Friday, August 26, 2011

Help: Online libraries and other resources....???

I have to stop buying so many Catholic books.  I buy them because you can't just go to the city library and find these gems.  But, I'm running out of space. 

I am able to find some things online.  What is great about that is the ability to do a search using a keyword and get a list of places it is mentioned.  When you have a book in hand, you can thumb your way to China and still not find what you are looking for. 

Often when I do searches I run into Google Books.  I've never really looked into them beyond finding a quote. Sometimes, only a portion is uploaded (I suppose they want money for access to the full version).  Are there other sites that do this?

Other questions I have concern real libraries.  For example, there are things I want to look for in the New Catholic Encyclopedia.  I don't want to store such a collectio in my home.  Perhaps the city or county library have it.  Do libraries have ways to see what books they have?  What else can you tell me about doing searches for local libraries online, if that is an option?

Now, let's say that no one local has the New Catholic Encyclopedia, or the place that has it is not convenient.  Are there services where, if you know what topics you want, they will copy and send the relevant pages? Do I have to go somewhere for that, or can I do it from home?  Do I need to know the page numbers or would I just provide a topic?  

Any other insight you can use to help me to navigate the vast resources would be appreciated.  I am a regular user of, which has the Summa, the old Catholic Encyclopedia, the Fathers, and so much more.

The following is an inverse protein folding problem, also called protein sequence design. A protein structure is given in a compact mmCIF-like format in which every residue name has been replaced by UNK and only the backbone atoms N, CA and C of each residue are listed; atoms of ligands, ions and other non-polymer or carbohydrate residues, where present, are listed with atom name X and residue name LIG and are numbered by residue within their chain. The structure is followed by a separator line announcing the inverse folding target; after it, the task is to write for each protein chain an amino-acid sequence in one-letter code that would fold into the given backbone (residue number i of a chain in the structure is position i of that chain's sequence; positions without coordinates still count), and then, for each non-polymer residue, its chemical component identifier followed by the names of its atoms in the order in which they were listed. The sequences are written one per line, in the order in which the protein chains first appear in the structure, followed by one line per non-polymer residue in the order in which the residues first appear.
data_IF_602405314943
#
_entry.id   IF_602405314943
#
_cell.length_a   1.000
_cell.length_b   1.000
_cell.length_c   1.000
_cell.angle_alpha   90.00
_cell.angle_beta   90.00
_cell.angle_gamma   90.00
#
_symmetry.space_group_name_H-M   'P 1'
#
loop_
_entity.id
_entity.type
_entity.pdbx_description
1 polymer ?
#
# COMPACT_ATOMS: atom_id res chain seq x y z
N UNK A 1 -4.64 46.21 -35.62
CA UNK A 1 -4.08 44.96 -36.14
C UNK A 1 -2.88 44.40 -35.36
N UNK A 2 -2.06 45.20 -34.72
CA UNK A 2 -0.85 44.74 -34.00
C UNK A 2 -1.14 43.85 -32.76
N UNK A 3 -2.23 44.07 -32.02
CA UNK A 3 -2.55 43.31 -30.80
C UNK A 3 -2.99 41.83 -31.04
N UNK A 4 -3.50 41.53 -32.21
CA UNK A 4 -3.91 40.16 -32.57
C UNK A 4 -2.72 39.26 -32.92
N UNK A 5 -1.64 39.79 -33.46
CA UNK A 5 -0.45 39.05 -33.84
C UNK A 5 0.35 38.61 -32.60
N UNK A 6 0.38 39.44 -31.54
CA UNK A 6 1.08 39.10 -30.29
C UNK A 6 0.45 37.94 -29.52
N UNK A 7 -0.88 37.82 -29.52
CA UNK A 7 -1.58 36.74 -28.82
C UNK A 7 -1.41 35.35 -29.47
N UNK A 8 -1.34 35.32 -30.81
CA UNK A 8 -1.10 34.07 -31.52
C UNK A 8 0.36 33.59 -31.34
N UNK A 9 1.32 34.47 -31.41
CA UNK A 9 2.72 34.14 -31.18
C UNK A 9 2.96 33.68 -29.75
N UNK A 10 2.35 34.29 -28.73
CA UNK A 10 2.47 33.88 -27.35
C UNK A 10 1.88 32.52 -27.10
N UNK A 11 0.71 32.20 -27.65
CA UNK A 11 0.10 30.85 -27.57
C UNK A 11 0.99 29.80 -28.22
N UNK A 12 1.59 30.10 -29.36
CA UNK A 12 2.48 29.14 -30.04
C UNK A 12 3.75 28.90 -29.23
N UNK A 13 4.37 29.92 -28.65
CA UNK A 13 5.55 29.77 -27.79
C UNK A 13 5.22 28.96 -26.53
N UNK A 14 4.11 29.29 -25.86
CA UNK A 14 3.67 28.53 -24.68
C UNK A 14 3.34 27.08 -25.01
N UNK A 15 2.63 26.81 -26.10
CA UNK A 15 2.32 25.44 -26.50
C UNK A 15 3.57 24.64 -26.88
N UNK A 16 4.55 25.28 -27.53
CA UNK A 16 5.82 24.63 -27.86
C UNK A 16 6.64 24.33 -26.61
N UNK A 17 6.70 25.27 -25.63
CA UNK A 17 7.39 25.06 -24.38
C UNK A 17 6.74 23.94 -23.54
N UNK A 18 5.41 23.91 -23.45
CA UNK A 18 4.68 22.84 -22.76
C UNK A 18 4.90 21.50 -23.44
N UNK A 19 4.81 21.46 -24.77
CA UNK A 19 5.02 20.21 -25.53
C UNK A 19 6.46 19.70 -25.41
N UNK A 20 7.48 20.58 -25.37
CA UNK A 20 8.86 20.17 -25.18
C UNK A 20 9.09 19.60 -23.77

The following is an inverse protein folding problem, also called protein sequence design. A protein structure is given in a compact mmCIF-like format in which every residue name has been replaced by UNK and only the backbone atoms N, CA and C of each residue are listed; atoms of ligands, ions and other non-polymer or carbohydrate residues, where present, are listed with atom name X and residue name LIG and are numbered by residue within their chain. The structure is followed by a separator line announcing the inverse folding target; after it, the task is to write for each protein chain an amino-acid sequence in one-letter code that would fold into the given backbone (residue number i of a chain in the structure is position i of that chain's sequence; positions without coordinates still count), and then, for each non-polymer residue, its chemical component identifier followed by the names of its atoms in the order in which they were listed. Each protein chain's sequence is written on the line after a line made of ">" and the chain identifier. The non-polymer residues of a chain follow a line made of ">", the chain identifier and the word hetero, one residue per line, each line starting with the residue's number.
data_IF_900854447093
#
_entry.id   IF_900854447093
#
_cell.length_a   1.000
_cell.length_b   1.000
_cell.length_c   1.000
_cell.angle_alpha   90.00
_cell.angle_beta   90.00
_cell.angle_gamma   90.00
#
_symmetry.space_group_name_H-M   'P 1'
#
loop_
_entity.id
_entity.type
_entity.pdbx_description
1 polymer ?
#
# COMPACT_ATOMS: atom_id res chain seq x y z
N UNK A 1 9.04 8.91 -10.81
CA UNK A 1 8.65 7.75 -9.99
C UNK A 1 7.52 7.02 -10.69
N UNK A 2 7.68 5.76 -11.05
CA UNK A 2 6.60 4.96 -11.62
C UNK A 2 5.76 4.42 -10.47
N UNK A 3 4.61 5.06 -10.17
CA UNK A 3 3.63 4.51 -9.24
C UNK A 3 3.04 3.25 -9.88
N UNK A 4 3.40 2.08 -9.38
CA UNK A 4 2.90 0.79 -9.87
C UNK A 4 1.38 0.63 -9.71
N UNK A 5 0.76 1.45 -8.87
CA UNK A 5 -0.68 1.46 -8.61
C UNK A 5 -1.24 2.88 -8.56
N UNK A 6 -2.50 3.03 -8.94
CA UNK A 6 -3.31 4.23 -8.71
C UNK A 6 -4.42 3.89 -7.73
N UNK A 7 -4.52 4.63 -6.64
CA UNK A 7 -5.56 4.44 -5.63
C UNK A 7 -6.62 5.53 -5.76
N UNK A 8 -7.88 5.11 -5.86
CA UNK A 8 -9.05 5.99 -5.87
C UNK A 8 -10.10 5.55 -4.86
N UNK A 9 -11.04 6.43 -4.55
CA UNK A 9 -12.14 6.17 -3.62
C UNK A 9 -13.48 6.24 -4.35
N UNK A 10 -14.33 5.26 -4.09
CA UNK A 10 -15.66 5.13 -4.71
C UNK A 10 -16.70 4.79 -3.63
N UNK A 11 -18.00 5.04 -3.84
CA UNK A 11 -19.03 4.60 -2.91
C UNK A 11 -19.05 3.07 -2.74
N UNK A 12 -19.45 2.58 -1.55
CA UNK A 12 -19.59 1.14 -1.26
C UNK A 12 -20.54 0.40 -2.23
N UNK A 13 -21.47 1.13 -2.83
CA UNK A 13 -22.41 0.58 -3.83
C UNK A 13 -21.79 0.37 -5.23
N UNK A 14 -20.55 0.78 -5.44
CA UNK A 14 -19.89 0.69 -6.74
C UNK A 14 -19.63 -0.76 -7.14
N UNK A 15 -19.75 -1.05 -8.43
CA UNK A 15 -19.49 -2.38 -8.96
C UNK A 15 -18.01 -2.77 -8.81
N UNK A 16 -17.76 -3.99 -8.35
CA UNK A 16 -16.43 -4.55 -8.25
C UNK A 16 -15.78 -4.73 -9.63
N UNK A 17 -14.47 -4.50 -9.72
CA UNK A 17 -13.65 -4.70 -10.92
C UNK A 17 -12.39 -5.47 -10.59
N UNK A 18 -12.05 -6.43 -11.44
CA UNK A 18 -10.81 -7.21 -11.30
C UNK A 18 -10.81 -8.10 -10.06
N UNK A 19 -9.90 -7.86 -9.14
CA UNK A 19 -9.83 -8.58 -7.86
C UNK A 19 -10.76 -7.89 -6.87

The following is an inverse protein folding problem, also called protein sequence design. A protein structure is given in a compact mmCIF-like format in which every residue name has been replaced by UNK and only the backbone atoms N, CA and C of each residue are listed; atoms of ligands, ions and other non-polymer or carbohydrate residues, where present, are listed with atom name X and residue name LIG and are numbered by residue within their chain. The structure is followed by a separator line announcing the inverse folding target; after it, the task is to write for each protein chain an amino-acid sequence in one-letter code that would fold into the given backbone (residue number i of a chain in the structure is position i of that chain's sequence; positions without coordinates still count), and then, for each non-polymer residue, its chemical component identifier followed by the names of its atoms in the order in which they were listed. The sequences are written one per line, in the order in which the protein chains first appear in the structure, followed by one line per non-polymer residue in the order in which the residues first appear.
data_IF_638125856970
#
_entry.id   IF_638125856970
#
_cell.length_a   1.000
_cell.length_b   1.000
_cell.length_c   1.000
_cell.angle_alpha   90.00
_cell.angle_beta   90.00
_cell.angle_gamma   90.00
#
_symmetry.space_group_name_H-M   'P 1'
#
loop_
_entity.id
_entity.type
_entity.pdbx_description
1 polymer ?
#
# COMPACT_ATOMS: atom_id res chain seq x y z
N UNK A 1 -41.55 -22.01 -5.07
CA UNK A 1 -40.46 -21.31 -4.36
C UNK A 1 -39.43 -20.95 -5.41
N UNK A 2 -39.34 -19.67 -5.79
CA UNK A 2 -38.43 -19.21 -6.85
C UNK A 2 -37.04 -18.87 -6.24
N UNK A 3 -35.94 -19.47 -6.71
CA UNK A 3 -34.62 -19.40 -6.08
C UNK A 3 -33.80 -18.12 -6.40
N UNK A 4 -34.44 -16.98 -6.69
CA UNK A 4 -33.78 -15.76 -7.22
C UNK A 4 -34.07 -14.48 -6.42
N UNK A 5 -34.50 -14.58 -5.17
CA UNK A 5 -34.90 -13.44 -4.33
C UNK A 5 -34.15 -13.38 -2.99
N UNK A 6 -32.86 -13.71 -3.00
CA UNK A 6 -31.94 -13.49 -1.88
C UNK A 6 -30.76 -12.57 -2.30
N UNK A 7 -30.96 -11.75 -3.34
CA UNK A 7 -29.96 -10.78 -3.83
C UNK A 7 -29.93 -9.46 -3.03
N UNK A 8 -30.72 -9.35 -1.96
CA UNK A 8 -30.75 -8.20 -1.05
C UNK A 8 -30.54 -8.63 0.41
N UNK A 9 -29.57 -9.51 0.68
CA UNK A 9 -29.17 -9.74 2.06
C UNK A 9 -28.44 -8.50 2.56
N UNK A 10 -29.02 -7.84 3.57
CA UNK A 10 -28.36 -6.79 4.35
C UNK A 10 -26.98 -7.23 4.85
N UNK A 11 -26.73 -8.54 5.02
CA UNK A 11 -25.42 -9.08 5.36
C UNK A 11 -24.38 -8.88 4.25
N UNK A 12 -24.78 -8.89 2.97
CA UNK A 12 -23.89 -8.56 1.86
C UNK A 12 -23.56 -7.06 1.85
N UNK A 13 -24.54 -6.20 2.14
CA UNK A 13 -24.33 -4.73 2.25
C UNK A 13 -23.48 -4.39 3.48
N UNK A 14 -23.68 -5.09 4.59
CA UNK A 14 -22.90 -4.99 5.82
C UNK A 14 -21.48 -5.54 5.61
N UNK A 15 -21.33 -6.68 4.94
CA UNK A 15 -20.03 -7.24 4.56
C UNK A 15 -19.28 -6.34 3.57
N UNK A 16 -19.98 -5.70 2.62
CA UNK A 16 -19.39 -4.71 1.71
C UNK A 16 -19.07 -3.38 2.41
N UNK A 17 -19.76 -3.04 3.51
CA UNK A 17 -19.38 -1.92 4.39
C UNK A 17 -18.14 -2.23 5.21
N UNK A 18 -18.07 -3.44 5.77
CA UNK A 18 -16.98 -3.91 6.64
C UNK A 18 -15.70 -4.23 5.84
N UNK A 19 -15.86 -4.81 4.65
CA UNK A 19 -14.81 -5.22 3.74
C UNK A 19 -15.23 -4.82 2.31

I"m looking for other helpful resources for topics in Catholicism.  While I am open to CD-Roms, I have bad experience with them.  I got some once, then when the next version of Windows came out, they wouldn't work any more.  I'd probably prefer to get a data stick with info on it. 

I'd like to find more resources without draining my bank account.

OK - Educate me!

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Diane M. Korzeniewski, OCDS said...

This was just emailed to me.

Awesome info and list of cheap and free Catholic classics in e-format.

I have a Kindle, but never thought to look at the books on my PC. I have not tried it yet, but I suppose this means I can search from my PC?

Ben said...

On libraries: one can search libraries world-wide using Here in Michigan, we can search MI libraries and have their books shipped, for free, to our local library using MeL:

Diane M. Korzeniewski, OCDS said...

Ben - that's good to know. Thanks!

Freyr said...

Here's some good news for you then...